The dApp is built on top of a decentralised digital identity platform provided to the students by Vodafone. The election was the first live project facilitated through Vodafone’s digital identity platform.

Joshua Ellul, the director of the University of Malta’s Centre for Distributed Ledger Technologies said: “We are pleased to have been the first use-case for the Vodafone [digital identity] platform, and as far as we can tell a world first to hold a student election on a blockchain.”

He continued, “At this time especially, given the current situation, it was important to have a remote voting mechanism in place that enables trust and transparency thanks to the Blockchain-based solution.” Ellul noted the biggest challenge to developing the platform as “onboarding users in a trusted manner” and that “digital identity platforms such as that provided by Vodafone provide a solution.” The voting is private but transparent, meaning the results of an election can be publicly verified.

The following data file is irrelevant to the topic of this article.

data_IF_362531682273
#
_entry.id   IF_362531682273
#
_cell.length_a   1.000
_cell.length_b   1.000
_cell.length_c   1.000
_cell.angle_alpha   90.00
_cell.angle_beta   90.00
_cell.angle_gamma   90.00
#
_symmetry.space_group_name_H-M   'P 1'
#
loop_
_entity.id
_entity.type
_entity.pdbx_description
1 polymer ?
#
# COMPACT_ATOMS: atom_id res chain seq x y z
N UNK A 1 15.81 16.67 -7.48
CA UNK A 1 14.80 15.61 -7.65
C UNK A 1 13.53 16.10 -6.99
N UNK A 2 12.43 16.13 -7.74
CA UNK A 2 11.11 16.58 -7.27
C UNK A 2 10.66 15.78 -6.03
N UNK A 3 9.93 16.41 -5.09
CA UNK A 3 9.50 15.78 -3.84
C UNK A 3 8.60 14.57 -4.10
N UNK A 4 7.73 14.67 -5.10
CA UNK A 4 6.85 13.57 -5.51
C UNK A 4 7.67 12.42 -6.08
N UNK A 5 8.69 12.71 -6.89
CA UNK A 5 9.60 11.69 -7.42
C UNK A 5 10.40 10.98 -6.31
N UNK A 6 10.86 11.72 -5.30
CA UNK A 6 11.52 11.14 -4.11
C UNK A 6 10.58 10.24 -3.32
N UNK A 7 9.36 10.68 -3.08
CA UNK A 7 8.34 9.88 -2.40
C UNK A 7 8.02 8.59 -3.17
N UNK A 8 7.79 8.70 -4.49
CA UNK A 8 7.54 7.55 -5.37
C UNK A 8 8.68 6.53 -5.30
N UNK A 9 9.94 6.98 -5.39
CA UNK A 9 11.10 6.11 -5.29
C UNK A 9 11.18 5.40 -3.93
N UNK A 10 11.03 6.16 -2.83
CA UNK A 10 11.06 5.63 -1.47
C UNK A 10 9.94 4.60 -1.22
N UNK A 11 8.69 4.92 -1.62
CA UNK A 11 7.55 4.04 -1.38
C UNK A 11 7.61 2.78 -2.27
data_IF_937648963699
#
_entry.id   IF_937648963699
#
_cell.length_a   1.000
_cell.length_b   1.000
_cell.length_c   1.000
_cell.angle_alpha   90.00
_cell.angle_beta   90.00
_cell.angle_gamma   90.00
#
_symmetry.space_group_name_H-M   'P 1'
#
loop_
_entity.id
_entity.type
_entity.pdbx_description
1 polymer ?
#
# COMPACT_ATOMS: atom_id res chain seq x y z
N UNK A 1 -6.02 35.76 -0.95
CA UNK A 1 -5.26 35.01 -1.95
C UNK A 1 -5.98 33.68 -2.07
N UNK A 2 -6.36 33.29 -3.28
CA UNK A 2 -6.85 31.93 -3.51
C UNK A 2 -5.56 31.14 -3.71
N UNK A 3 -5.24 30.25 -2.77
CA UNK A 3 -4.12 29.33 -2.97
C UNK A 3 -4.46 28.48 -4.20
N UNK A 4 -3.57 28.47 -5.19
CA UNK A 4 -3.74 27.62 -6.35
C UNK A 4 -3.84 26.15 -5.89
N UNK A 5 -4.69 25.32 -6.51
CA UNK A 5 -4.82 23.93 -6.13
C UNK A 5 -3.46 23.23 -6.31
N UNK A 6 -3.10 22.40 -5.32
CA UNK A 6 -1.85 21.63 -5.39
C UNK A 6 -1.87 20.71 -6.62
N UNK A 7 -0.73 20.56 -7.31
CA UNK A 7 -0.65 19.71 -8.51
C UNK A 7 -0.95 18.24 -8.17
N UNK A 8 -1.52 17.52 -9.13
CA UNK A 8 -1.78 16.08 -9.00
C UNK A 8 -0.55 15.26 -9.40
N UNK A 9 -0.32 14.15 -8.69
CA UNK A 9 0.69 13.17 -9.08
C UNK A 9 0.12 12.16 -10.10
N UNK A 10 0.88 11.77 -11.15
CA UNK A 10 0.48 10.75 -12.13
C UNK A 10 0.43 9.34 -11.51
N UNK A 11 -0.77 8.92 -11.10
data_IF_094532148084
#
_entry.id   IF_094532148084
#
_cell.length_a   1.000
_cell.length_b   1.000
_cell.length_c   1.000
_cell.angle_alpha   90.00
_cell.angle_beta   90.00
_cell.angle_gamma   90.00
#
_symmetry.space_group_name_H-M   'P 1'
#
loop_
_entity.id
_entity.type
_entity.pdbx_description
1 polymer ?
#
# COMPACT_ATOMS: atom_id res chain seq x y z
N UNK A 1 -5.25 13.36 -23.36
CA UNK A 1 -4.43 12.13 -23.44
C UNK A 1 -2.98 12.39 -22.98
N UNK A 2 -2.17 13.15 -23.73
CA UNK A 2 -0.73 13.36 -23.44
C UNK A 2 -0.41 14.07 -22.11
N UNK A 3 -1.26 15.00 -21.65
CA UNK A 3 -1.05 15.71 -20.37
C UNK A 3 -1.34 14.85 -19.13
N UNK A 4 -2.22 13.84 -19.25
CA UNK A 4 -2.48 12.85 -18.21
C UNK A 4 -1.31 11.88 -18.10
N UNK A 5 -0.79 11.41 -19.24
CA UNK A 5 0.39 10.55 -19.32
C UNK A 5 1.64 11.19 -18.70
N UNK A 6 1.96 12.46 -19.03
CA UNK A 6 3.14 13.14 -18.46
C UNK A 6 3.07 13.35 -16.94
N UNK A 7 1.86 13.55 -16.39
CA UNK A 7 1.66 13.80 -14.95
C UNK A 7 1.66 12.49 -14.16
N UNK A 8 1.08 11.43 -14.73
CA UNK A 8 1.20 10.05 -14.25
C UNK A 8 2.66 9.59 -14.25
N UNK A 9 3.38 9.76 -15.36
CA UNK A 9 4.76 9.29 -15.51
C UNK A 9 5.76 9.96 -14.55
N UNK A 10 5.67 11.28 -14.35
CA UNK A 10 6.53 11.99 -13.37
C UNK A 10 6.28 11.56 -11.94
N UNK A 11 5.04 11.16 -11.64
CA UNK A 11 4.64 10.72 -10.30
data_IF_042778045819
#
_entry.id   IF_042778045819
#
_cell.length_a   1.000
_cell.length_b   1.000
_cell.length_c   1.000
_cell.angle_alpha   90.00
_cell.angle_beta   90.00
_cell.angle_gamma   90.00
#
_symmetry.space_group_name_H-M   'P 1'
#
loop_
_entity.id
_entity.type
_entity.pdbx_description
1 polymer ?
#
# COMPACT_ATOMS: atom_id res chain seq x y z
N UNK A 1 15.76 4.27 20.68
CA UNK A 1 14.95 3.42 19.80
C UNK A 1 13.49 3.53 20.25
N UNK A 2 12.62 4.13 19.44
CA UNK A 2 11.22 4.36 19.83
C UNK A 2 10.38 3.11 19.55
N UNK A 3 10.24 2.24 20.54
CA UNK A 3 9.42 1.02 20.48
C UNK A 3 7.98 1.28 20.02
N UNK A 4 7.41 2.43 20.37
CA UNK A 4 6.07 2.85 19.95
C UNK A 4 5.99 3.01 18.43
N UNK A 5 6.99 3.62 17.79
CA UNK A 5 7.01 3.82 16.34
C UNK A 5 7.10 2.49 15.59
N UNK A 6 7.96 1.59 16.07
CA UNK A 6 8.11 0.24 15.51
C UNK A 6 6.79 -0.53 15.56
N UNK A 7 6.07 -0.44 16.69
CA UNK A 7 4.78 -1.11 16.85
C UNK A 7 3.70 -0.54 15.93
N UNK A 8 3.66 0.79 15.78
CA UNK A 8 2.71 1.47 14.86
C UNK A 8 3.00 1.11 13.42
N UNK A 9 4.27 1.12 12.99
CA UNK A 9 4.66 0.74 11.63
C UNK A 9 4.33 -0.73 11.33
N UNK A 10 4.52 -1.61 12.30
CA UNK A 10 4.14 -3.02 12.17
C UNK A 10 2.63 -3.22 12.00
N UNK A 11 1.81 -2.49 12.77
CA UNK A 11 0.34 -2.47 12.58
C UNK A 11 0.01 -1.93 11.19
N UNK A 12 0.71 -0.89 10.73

This initiative seems to prove that the technology is there and works – will governments and other institutions prioritise funding for their development?

Breitling adds its first timepieces to a blockchain

Who needs a certificate of authenticity when your watch is registered on a blockchain? Yeah, we’re living in 2020 now. Breitling has catapulted a rare example of an enterprise blockchain project that’s made it’s way from hype to real-world deployment.

According to the company’s press release: “The Breitling Top Time Limited Edition will be the brand’s first watch offered with a blockchain-based digital passport, which confirms the authenticity and ownership of the watch with a single click.”